Hope For Annabel

$25,962 of $300,000 goal

Raised by 172 people in 11 months
Annabel is fighting a severe and very rare disease called Alternating Hemiplegia of Childhood.  A cure is within reach.  She needs your help to fight back.

 What would you do if your child were diagnosed with an extremely rare and severe disease with no cure, no effective treatment, and minimal funding for research?  This is our reality.

There is hope, however. The path forward for Annabel, and for countless other children suffering from genetic disorders, is gene therapy.  We believe we have found a path to a cure for Annabel, and for other suffering children like her.


Meet Annabel

Annabel is a curious and affectionate two year old, who loves her family, hopes to be just like her big sister, and always wants to read The Wheels on the Bus. She also suffers from a rare neurological disorder called Alternating Hemiplegia of Childhood (AHC).

Every three or four days, Annabel has an “episode,” much like an epileptic seizure. These episodes can include paralysis, painful dystonia, or uncontrolled muscle spasms, and a reduced level of consciousness, and can last for days.

Each time she has an episode, her brain may be damaged. Over time, brain atrophy can rob her permanently of the hard-fought progress she has made. While her speech, motor and cognitive function are significantly delayed now, they are likely to be compromised further as she gets older.  


A terrifying percentage of AHC patients also suffer from a severe episode that causes sudden and irreversible degeneration: they are left bedridden and unable to talk, for the rest of their lives. In other cases, failure in the autonomic nervous system related to AHC can cause sudden and unexplained death. We don’t know if or when this will happen to Annabel.

Despite her painful and disorienting symptoms, and her special needs, Annabel doesn’t let AHC rob her of her zest for life. Her symptoms were particularly severe on Easter, with a prolonged spell of reduced consciousness and distressing dystonia that lasted much of the day. Even though she could not walk or even crawl independently, Annabel joyfully hunted out Easter eggs and playfully tried to eat far more candy than she was allowed. This is her typical response to her episodes: she often continues to play, or giggle, or blow kisses even as she suffers from her symptoms. She faces her life bravely and joyfully–we want to give her the ability to keep fighting even harder.

With so few AHC patients, Annabel’s hope for a cure has been limited: there simply has not been enough research or enough funding underway to find a cure in time to change her life.   That is about to change.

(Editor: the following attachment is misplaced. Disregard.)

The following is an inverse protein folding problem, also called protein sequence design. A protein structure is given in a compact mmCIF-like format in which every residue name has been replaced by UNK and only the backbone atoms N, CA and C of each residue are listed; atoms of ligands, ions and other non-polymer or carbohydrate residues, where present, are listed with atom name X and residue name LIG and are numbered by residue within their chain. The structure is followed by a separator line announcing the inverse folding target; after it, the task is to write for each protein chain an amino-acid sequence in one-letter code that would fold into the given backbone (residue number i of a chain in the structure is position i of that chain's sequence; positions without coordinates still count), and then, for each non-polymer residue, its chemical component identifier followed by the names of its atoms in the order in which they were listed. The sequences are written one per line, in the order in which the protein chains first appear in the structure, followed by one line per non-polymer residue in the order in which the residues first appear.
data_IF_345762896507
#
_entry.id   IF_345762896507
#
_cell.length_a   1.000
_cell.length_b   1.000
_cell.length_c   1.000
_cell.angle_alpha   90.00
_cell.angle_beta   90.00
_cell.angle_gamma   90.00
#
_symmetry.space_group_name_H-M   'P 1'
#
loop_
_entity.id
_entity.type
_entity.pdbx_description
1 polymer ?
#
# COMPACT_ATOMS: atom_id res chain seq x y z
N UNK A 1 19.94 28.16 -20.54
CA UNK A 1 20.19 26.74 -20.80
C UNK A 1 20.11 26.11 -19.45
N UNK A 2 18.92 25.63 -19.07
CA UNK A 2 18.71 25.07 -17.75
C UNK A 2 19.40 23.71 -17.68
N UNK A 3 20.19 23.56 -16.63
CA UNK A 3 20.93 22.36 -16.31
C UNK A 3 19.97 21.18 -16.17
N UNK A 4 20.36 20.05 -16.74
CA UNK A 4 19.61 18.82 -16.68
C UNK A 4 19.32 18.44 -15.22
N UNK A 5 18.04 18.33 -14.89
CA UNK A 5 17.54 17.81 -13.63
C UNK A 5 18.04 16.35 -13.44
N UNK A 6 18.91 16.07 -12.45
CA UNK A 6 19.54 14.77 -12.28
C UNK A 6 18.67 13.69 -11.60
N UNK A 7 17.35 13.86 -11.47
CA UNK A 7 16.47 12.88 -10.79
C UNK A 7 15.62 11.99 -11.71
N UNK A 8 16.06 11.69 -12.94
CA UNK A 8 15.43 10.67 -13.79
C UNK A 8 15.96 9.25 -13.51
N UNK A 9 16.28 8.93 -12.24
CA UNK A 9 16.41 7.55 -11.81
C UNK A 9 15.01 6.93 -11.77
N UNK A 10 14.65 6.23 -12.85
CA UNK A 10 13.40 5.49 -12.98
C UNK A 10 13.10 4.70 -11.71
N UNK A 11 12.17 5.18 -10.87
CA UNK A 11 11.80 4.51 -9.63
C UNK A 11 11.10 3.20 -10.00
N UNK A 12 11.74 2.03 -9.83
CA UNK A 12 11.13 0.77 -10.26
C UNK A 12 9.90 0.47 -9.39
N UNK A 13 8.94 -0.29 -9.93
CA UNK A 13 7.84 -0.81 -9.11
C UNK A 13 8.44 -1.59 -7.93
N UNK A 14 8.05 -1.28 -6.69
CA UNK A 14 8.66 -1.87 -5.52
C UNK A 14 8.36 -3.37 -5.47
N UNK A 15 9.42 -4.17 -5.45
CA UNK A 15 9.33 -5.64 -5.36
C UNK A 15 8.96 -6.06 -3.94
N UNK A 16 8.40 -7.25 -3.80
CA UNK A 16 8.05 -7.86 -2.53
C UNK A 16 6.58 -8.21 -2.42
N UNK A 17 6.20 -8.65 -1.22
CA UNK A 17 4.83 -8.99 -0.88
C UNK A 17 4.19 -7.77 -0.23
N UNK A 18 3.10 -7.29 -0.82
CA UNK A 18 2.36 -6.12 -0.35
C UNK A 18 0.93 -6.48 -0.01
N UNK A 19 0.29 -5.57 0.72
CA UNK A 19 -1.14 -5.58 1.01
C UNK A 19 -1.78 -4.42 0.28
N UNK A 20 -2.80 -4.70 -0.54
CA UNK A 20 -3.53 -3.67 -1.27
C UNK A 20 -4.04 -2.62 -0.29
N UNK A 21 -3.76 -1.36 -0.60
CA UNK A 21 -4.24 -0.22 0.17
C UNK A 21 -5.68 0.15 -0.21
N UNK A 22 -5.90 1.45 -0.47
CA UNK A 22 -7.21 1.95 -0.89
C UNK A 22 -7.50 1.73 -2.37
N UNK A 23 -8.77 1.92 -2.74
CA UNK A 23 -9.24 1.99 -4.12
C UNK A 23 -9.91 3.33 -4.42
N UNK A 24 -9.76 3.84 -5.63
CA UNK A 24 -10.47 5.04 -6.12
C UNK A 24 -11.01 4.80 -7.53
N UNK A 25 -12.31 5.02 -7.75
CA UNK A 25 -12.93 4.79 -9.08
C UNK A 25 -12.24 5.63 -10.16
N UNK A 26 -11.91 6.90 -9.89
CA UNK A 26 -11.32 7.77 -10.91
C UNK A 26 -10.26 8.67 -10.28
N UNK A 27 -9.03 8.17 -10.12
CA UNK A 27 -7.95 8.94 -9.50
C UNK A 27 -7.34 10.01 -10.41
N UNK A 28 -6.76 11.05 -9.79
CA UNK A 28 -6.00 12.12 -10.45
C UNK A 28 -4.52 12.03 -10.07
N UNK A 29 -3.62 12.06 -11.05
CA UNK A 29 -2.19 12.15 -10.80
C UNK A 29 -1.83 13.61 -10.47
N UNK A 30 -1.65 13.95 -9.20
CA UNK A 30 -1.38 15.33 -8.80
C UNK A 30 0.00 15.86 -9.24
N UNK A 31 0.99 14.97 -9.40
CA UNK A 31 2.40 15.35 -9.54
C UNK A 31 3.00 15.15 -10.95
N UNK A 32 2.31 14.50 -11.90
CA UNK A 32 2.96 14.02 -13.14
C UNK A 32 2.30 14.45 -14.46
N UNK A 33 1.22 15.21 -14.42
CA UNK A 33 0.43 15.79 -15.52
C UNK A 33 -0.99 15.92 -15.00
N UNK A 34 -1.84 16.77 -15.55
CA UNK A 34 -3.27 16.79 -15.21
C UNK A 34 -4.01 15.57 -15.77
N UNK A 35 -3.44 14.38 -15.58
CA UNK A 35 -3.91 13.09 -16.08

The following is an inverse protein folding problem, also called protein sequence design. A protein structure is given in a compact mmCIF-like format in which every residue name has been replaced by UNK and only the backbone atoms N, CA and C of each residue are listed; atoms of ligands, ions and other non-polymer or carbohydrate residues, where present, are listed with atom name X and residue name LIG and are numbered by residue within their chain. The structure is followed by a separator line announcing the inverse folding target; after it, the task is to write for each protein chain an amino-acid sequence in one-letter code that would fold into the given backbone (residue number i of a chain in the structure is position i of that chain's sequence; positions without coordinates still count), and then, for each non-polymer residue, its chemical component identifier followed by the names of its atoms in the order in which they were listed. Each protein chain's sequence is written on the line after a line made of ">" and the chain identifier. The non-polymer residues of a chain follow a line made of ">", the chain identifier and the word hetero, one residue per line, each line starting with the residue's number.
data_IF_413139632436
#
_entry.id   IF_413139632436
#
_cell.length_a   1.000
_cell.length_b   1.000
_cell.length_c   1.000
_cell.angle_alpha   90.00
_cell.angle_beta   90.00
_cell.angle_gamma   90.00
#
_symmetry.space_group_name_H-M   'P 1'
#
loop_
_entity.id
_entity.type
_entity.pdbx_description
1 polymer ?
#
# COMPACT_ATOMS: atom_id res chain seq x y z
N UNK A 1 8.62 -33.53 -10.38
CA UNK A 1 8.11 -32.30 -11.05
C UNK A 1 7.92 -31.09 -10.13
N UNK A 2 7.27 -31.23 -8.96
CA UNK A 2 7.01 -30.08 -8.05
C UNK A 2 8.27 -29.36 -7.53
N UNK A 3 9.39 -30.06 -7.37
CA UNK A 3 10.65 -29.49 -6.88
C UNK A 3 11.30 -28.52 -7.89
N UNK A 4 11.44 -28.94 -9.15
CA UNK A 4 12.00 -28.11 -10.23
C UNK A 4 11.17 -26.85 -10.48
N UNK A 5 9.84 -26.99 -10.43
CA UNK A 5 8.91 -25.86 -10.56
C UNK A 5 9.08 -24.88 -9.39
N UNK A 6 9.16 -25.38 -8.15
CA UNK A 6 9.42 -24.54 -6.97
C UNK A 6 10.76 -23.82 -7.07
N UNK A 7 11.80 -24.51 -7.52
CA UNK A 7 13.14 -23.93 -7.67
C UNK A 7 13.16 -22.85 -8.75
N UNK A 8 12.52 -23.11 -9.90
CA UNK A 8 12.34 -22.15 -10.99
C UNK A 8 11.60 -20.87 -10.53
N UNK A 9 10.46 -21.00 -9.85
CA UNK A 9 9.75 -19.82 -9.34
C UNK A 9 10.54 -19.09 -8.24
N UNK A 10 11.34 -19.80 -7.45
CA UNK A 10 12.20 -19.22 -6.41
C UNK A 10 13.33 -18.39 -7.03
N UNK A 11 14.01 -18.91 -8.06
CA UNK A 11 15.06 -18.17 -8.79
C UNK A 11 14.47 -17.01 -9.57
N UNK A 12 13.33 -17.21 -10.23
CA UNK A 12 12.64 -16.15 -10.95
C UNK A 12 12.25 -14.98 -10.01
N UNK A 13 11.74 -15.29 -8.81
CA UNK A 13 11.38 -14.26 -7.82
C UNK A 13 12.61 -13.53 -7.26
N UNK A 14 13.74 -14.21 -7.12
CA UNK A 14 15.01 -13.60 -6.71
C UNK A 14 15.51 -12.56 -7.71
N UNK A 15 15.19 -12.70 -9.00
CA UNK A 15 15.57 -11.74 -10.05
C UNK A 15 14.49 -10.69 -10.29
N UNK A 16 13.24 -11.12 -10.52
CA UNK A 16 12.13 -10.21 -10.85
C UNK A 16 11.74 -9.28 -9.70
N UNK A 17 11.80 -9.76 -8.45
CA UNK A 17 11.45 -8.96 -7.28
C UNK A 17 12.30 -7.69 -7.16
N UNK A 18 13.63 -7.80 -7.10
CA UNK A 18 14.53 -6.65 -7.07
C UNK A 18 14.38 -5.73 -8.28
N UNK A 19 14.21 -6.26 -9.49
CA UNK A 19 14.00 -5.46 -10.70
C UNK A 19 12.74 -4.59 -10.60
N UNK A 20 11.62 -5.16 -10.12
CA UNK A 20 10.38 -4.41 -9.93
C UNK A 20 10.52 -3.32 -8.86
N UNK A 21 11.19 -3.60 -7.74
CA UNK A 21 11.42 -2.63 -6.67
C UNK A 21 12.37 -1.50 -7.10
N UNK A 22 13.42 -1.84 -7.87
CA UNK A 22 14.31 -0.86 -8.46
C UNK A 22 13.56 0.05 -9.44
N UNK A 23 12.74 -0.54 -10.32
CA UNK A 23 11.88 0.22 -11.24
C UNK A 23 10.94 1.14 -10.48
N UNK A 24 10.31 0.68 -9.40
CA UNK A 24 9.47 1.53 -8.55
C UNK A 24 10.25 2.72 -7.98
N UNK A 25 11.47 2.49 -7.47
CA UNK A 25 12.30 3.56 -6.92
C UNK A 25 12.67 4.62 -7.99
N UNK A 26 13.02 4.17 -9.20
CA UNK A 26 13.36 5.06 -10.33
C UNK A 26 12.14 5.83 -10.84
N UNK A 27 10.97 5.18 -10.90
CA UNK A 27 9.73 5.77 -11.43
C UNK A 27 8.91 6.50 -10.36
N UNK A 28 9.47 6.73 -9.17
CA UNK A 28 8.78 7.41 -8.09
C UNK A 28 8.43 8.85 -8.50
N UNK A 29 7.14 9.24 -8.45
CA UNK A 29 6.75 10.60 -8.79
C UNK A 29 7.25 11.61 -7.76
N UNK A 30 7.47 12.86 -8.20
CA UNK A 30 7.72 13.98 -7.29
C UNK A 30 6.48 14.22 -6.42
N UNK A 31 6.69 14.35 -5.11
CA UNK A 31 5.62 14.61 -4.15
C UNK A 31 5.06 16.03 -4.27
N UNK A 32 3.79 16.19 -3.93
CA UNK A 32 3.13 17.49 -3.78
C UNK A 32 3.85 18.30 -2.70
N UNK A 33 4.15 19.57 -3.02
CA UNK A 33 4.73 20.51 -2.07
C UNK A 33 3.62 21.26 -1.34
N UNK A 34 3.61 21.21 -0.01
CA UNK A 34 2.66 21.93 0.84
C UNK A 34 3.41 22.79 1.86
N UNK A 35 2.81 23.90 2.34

Learn more about Annabel's Story 

 What is Alternating Hemiplegia of Childhood?

AHC is a neurological disorder caused by an ion imbalance in the brain that prevents the correct functioning of neurons.  It is associated with devastating outcomes like death, brain atrophy, and sudden and permanent degeneration.  

AHC is a very rare condition, with only 300 known cases in the United States and 1,000 in the world.  Annabel’s specific genetic mutation has only been identified in two other patients in the world.  

For patients, AHC is like having seven diseases at one time:

Paralysis like stroke. Patients experience debilitating periods of paralysis, which can last for over a week.

Seizures and spells of reduced consciousness like epilepsy. These episodes carry a high risk of rapid, severe, and permanent deterioration. Clinical epilepsy occurs in more than 50% of AHC cases.

Low muscle tone like cerebral palsy. Low tone contributes to other serious complications, including the inability to breathe and swallow properly.

Movement problems like Parkinson’s. Patients often experience painful dystonia or involuntary muscle contractions.

Neurodegeneration like Alzheimer’s. Brain atrophy can cause a decline in motor function, learning capacity, memory, and the ability to breathe, eat and swallow as patients reach adulthood.

Behavioral issues like ADHD.  Patients may have behavioural issues driven in part by pain, frustration, fear and cognitive dysfunction.

Learning challenges like autism. Patients can have cognitive challenges and difficulty with speech, learning, and psychological issues.

Learn more about AHC 

Now,  the Path to a Cure is in Sight

We believe we have identified a path to a viable permanent treatment for Annabel: gene therapy.